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Ioannes Secundus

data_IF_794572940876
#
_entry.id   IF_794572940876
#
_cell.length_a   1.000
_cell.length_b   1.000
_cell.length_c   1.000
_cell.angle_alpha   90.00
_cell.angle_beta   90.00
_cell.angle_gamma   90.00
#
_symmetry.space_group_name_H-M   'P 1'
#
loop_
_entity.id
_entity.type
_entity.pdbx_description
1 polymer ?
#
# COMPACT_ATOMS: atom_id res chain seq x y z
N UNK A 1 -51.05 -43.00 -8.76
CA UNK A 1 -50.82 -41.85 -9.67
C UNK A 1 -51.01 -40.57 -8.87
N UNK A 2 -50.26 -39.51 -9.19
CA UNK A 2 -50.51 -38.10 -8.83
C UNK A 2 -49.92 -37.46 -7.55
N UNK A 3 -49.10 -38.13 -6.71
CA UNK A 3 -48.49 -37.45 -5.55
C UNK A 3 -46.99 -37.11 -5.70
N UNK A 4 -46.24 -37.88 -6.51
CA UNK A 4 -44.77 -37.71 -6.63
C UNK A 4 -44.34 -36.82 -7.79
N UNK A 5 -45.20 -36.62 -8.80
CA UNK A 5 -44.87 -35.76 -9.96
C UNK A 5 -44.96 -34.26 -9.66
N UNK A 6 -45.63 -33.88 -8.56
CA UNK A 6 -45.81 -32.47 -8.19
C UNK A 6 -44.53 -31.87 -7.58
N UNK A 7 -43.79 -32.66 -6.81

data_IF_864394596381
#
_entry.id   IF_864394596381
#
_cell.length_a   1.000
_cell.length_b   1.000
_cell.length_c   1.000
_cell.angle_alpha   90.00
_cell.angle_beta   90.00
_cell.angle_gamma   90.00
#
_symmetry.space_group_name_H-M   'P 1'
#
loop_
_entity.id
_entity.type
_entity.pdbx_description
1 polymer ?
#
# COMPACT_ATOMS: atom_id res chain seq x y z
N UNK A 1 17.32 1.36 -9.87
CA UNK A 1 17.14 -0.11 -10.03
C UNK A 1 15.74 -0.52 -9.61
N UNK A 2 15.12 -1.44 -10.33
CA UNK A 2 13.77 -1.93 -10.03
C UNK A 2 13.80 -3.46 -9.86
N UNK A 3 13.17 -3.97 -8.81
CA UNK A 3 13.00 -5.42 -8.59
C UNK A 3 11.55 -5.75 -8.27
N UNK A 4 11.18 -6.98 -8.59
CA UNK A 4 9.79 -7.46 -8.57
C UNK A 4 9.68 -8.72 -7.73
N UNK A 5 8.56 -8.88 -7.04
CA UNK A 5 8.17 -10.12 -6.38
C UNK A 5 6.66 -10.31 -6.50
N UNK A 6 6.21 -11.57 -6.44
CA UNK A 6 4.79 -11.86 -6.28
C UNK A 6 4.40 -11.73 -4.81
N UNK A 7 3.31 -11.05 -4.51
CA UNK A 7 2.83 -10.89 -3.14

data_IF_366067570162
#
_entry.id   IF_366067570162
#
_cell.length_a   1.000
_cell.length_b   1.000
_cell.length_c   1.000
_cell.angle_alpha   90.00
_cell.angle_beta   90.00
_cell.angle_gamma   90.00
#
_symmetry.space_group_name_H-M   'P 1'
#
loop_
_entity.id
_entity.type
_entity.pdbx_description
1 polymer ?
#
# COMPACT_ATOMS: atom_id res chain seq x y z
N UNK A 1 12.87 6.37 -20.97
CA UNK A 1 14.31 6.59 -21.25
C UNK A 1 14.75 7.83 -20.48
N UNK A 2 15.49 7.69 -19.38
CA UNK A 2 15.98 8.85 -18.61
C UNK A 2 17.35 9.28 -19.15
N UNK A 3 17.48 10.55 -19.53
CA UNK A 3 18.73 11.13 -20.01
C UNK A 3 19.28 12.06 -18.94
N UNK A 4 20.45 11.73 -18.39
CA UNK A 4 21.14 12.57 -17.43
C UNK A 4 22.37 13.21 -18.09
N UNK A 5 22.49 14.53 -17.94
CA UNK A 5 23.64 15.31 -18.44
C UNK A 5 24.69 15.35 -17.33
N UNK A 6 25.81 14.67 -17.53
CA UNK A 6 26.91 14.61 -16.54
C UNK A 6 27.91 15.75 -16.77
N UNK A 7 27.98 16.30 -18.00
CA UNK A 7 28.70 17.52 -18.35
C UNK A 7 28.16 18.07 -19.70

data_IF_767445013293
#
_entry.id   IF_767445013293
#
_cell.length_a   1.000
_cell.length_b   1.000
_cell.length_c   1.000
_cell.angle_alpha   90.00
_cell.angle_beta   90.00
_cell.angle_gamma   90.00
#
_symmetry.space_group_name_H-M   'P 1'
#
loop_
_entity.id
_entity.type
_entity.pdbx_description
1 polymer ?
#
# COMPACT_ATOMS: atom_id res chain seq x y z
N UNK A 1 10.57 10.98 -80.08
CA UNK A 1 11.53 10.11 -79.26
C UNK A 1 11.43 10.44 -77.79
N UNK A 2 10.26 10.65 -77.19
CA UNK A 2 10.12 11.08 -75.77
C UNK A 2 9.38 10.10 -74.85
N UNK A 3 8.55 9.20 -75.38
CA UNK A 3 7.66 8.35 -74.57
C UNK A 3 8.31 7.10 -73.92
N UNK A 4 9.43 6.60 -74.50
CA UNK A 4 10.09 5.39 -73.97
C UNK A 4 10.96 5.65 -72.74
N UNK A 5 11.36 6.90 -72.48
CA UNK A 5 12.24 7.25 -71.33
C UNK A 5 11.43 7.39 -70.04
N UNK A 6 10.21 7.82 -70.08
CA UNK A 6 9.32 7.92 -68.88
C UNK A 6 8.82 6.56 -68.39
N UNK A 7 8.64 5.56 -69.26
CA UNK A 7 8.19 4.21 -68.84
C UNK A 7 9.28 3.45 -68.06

(Jan Everard). A Dutch artist and scholar, justly celebrated for his Latin verse. He was born at the Hague, November 11, 1511, and died at Utrecht, September 24, 1536. He won some success for his painting and sculpture, and was one of the suite of Charles V. in his expedition to Tunis. His Latin verses are written with classical purity and show an exquisite felicity of expression, which has led to their translation and imitation in many languages. The finest is the Basia (“Kisses”), published at Utrecht in 1539. It consists of separate poems, each descriptive of a kiss. The grace and melody of the lines and their voluptuous warmth of feeling have led them to be compared with the love-lyrics of Catullus, and the comparison is fully justified. There is a translation in prose and verse, with notes, in the Bohn series (London, 1858). The collected works of Everard, comprising elegies, odes, and epigrams, were published under the title Opera Poetica by his brothers at Paris in 1541, and have since been reprinted (Göttingen, 1748; Leyden, 1821).

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